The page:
Early on in my career, I undervalued myself and took a lower salary than I was worth. In a couple of cases, I later discovered that I could have earned a lot more. If I had had a little more confidence and faith in myself, I would have negotiated harder. It’s something I eventually learned to do.
In Massachusetts, they’re bringing in a new law that will help people who are moving up in their career, and lawmakers in that state think it will catch on. It will be illegal for a prospective employer to ask you how much you made in your last position. This keeps them from low-balling an offer by using the old salary as a baseline. This is especially important to women, who still earn 79 cents for every dollar paid to men for doing the same work. Now the employer will have to state up front how much you are worth to their company.
And there’s more. Companies will no longer be allowed to stop employees from telling each other how much they make. Many firms make that information part of a confidentiality clause. The idea behind sharing the info is to allow employees to discover pay disparities. That sure could have helped me at MIX 999. In fact, when I accidentally discovered that I was making exactly half the salary of the guy I replaced, they should have been quaking in their boots that I’d make a big stink about it. But I didn’t. I still didn’t know my value.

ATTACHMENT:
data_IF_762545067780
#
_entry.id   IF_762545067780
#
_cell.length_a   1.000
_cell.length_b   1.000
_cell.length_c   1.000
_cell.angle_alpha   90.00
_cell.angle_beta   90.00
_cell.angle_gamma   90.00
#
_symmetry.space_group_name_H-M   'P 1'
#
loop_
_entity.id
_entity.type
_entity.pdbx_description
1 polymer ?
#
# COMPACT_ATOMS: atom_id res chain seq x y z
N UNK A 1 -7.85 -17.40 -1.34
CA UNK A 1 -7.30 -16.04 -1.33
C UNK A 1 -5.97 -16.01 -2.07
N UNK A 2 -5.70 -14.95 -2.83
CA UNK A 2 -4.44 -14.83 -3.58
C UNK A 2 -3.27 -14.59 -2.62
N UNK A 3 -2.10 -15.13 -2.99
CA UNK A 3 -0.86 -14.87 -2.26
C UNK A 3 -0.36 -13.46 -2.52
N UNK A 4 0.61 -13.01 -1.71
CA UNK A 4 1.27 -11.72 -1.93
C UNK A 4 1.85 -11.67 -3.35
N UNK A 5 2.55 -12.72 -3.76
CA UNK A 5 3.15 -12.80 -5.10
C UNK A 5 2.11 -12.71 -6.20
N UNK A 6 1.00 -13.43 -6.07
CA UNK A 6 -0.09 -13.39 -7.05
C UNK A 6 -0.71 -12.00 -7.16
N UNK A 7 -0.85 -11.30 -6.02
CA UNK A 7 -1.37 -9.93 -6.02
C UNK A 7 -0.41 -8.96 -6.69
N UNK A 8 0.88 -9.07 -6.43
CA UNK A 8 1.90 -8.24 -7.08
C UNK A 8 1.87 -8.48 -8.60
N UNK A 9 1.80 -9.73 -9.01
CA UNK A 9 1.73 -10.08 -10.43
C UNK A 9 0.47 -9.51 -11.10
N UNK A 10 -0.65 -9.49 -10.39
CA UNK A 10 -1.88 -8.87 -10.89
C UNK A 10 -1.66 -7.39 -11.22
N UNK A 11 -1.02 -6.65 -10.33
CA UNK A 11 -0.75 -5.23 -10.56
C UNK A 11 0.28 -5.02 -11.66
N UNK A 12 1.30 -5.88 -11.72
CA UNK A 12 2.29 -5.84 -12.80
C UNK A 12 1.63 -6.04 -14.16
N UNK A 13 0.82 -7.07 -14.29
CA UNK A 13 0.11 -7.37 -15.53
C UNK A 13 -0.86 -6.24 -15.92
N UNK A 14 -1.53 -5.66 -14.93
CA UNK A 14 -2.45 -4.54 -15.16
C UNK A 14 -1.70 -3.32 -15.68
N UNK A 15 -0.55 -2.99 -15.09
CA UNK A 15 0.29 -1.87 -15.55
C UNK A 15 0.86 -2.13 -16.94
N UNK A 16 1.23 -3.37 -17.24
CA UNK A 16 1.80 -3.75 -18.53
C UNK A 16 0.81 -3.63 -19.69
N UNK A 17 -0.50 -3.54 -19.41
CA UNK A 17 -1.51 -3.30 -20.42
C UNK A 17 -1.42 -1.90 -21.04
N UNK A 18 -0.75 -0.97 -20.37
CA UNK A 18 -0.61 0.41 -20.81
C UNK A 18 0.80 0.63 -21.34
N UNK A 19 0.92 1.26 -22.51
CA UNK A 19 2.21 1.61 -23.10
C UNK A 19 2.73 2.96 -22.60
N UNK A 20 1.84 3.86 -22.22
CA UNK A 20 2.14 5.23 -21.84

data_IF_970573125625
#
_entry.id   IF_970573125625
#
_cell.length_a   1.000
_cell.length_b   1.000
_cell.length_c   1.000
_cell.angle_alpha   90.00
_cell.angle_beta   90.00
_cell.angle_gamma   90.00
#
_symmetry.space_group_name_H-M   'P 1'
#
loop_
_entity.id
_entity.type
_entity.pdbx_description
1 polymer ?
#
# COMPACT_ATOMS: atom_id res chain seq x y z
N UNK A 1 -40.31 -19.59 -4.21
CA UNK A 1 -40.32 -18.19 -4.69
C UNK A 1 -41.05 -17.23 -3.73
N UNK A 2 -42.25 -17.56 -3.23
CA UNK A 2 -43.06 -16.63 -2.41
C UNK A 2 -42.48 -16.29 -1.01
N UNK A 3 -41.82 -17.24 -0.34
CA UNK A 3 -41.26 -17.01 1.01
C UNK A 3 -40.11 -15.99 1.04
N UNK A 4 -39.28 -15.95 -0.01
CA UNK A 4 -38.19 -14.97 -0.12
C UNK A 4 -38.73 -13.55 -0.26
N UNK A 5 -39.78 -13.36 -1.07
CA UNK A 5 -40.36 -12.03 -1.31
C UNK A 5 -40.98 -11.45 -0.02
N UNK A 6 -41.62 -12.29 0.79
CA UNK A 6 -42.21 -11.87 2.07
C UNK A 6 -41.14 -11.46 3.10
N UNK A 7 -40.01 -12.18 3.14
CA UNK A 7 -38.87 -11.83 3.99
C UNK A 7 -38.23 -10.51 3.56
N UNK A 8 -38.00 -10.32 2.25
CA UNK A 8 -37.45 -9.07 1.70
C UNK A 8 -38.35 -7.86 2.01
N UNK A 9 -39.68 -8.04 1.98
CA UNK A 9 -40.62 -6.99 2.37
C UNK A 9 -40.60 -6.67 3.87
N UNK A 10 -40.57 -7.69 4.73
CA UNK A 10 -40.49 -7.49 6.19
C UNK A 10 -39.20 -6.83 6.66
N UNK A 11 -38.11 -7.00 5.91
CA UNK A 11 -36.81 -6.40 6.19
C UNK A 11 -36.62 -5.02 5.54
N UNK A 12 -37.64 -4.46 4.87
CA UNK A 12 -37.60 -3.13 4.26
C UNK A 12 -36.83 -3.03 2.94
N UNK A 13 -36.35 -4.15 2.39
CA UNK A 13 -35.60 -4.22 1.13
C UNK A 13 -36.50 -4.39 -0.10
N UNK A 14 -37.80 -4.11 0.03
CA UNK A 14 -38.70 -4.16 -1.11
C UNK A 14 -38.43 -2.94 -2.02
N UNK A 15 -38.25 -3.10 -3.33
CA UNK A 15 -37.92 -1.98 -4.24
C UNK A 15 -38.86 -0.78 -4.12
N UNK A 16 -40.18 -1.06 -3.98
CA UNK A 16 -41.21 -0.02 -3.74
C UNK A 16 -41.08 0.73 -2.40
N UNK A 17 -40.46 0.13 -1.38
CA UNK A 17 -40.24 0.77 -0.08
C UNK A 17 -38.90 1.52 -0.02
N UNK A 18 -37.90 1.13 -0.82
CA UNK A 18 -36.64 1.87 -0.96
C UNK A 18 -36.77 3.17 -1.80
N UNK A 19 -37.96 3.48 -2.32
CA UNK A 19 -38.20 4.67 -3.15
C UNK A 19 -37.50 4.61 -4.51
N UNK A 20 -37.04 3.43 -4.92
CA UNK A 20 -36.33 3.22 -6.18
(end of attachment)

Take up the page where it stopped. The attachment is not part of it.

There are jobs that you can’t compare to others, and people who are uniquely talented and should be compensated as such. But when you can look around your industry and see people in jobs just like yours making a lot more money than you, there’s a problem.
It’s believed that this new law will benefit everybody, not just women. And it has widespread support from Chambers of Commerce and company owners who want to do the right thing. It doesn’t come into effect until June 2018 and it’s thought that by then, the template will be copied in other states. If there’s enough momentum, it will become a federal guideline. And before you know it, if we’re fortunate, it will seep across the border where we have the same problems with pay inequity as they do.